Gabriel Davis Overview
Position: Wide receiver
Weight: 216 pounds
School: UCF Golden Knights
NFL Combine Performance Data
40-yard dash: 4.54 seconds
Vertical jump: 35 inches
Bench press: 14 reps
Broad jump: 124 inches
3 cone drill: 7.08
20 yard shuttle: 4.59
Gabriel Davis 2020 NFL Draft Profile
Any team that needs a wide receiver in this draft and is looking for a highly productive guy, Gabriel Davis of UCF will be on their radar. In three years with the Golden Knights, Davis was able to rack up 152 receptions, 2,447 receiving yards, and 23 touchdowns. His 2019 season’s production was through the roof, as over half of his career yards and touchdowns came last year. Davis’s size and physical attributes make Davis a very promising red zone threat, but it’s clear that he is more than just a big body.
- Size and length makes him a serious threat in jump ball, go up and get it situations;
- Great college production, good red zone threat who knows how to find the end zone;
- Gets open downfield, good vertical route runner;
- Large catch radius and steady hands overall, won’t drop a lot of passes;
- Acceleration and size to really take the top off a defense;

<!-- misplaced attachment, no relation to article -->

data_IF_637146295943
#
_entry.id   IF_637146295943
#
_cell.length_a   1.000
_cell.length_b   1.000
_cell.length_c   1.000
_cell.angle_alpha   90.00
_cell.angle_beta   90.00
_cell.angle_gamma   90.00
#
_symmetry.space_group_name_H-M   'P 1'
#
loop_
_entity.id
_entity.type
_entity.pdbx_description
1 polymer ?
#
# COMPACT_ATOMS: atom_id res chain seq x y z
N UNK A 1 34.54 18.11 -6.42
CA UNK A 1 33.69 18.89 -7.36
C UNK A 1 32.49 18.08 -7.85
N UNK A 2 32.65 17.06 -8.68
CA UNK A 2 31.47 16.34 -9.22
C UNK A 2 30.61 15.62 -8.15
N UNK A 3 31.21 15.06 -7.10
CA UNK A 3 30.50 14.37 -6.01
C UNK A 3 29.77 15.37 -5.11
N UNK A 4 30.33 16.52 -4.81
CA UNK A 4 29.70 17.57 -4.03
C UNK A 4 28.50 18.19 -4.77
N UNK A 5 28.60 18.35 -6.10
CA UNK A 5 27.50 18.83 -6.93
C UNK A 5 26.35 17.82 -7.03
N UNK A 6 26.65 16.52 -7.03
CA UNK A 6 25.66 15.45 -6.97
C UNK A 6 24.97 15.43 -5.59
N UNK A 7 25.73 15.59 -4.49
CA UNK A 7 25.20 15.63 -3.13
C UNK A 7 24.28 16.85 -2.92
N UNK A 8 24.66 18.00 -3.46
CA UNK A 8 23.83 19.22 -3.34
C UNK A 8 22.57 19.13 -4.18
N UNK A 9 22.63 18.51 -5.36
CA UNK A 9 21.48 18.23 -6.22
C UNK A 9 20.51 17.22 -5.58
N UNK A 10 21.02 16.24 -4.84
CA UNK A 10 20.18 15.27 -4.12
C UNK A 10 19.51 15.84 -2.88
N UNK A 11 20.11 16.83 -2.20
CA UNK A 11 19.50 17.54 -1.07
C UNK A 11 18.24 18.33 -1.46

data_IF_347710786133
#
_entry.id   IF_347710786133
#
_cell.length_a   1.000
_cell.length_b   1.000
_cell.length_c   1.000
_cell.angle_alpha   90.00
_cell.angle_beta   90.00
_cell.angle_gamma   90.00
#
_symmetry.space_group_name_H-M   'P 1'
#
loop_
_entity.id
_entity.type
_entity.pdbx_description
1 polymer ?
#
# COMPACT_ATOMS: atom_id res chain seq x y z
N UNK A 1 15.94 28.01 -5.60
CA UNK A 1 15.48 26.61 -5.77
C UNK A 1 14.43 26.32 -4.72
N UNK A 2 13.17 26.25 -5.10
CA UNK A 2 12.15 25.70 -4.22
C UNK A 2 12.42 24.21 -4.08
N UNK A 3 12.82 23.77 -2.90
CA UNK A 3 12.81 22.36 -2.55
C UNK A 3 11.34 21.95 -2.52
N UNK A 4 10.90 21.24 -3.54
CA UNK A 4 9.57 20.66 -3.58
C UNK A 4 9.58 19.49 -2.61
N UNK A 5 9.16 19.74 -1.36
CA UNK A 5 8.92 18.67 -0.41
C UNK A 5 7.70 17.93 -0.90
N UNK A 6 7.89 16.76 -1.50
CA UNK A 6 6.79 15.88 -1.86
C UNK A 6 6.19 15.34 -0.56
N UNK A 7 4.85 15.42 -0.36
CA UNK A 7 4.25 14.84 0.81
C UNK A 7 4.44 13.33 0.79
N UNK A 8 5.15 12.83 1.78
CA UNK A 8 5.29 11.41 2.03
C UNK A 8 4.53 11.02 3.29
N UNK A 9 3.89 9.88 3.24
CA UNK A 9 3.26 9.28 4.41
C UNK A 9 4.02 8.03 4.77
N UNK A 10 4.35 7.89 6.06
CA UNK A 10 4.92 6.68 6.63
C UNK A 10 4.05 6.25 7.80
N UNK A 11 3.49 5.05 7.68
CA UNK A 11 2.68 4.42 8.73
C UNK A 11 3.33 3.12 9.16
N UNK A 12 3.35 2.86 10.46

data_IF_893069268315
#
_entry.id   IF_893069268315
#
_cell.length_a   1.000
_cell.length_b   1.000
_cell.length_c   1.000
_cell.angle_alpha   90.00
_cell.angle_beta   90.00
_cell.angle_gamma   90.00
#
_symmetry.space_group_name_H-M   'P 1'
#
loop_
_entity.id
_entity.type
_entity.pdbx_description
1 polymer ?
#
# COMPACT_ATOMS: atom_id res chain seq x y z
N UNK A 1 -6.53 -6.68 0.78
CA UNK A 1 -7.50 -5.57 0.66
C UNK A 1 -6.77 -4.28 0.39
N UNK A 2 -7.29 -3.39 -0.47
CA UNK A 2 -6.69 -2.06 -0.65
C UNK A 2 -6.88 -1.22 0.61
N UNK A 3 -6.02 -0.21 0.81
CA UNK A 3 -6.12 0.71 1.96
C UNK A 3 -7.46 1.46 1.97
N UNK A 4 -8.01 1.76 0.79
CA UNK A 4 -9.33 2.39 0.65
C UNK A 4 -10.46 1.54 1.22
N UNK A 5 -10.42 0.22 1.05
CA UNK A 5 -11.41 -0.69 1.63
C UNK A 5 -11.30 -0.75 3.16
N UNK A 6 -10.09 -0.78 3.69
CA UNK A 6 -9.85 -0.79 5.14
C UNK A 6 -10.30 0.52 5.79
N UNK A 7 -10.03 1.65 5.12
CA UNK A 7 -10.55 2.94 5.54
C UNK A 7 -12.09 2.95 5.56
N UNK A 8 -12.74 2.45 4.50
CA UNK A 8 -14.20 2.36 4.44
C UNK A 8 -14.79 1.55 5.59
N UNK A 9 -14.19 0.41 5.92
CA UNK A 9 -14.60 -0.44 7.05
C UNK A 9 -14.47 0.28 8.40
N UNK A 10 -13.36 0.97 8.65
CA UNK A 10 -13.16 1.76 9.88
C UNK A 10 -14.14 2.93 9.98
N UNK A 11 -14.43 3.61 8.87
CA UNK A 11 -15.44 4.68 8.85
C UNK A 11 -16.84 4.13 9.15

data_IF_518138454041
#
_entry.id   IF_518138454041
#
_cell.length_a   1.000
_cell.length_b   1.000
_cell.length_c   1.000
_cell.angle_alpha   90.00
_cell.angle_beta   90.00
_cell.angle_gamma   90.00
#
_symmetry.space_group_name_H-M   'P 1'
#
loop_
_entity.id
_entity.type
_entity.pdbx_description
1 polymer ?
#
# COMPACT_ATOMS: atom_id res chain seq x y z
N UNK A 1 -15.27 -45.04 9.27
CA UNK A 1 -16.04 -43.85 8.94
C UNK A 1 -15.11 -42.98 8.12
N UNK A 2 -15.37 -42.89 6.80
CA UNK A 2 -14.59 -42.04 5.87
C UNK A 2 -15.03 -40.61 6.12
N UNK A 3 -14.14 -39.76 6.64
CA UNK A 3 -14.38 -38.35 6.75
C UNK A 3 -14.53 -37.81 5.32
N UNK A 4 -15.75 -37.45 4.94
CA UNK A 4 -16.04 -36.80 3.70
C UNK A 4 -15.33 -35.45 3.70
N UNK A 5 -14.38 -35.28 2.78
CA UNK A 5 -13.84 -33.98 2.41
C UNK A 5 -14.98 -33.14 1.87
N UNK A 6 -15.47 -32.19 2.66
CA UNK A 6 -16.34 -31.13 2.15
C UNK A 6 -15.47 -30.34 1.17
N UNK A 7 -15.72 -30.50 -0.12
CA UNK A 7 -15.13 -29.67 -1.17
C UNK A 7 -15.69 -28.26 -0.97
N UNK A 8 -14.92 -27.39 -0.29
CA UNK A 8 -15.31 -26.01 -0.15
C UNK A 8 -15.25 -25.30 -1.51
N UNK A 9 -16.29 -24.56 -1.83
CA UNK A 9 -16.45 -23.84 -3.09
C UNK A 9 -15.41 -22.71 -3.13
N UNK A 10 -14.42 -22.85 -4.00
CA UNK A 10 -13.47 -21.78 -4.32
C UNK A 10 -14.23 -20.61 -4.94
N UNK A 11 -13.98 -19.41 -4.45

- Shined when running double moves in college;
- Physical and solid run blocker.
- Struggles getting off press man coverage;
- Not much of a threat after the catch, won’t make a lot of tacklers miss;
- Didn’t run a dynamic route tree;
- Not great at finding space horizontally when the play breaks down;
- Foot work out of breaks and getting off press coverage not great;
- Tendency to take plays off.
NFL Comparison: Michael Gallup
Projection: Third or fourth round pick
Bottom Line on Gabriel Davis
Though he is still raw as a route runner, Gabriel Davis offers the physical traits and downfield ability to contribute right away to whatever team drafts him. Any team who is looking for a receiver to help them push the ball downfield likely has Davis on their radar. His hands are solid and he is good at high pointing the ball and going up to get it. It is worth noting that a lot of his production in college might have came from being in an offensive system that was very friendly to a receiver with his skillset. But any team with an accurate deep throwing quarterback should be able to utilize Davis and play to his strengths.
Whatever team ends up drafting will have to be patient with him. He’s not gonna be a guy who runs a dynamic route trees or makes plays with the ball in his hands, and that’s okay. As a rookie, he will probably need to be schemed open a lot until he adapts to getting open in the NFL. A good wide receiver coach will work with Davis and expand his route running ability. If/when he develops into a good route runner with fluid footwork, Davis has the potential to be a number one or two receiver in a few years.
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